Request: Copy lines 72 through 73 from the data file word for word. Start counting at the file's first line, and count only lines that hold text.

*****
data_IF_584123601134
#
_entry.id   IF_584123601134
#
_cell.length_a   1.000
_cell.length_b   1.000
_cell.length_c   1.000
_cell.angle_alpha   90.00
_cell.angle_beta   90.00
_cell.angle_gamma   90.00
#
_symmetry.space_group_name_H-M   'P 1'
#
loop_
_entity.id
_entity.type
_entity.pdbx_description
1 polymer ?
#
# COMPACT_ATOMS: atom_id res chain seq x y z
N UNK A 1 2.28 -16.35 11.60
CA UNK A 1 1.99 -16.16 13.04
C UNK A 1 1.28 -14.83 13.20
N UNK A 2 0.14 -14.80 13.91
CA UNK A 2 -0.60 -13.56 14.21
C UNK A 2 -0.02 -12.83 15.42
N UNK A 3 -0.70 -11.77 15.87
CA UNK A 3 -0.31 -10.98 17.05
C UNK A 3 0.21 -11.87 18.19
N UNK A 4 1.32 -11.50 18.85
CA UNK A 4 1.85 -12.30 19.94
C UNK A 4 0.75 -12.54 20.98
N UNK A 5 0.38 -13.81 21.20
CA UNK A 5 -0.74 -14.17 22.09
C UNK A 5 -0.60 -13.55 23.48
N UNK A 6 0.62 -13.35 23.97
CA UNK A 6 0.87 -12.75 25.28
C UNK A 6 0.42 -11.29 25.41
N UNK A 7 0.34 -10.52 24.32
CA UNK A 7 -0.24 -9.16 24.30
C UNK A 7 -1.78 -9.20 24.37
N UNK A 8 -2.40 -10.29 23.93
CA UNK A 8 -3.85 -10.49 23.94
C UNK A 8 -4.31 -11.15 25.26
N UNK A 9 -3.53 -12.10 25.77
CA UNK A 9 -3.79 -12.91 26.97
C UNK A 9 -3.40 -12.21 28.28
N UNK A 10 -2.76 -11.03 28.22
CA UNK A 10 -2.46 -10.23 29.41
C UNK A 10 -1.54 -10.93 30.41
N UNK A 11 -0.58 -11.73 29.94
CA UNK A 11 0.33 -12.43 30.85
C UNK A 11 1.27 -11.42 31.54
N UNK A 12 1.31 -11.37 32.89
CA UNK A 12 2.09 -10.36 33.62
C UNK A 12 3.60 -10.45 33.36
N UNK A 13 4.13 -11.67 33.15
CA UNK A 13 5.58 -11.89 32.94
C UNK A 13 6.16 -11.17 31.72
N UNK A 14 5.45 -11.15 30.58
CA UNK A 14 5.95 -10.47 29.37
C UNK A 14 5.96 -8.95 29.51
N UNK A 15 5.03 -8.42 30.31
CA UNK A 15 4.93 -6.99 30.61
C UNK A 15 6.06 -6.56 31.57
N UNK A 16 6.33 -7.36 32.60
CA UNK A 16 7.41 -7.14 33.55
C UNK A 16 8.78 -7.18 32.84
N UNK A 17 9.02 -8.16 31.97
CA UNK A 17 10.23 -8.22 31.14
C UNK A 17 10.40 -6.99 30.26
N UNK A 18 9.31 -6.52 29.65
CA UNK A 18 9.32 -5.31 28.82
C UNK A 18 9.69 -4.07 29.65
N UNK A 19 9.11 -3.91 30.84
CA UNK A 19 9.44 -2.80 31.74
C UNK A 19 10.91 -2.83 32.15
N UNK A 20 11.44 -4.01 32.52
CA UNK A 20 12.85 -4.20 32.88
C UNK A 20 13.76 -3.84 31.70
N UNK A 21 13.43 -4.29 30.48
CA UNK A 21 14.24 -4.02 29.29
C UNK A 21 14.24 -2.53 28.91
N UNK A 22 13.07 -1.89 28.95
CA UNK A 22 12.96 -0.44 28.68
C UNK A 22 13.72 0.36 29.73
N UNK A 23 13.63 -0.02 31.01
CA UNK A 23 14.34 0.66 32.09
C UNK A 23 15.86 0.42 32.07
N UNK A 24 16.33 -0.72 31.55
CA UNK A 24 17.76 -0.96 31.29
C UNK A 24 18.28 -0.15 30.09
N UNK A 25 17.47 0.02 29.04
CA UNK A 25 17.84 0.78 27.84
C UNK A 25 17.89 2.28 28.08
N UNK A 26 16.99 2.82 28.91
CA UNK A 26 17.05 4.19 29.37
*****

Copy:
N UNK A 18 9.31 -6.52 29.65
CA UNK A 18 9.32 -5.31 28.82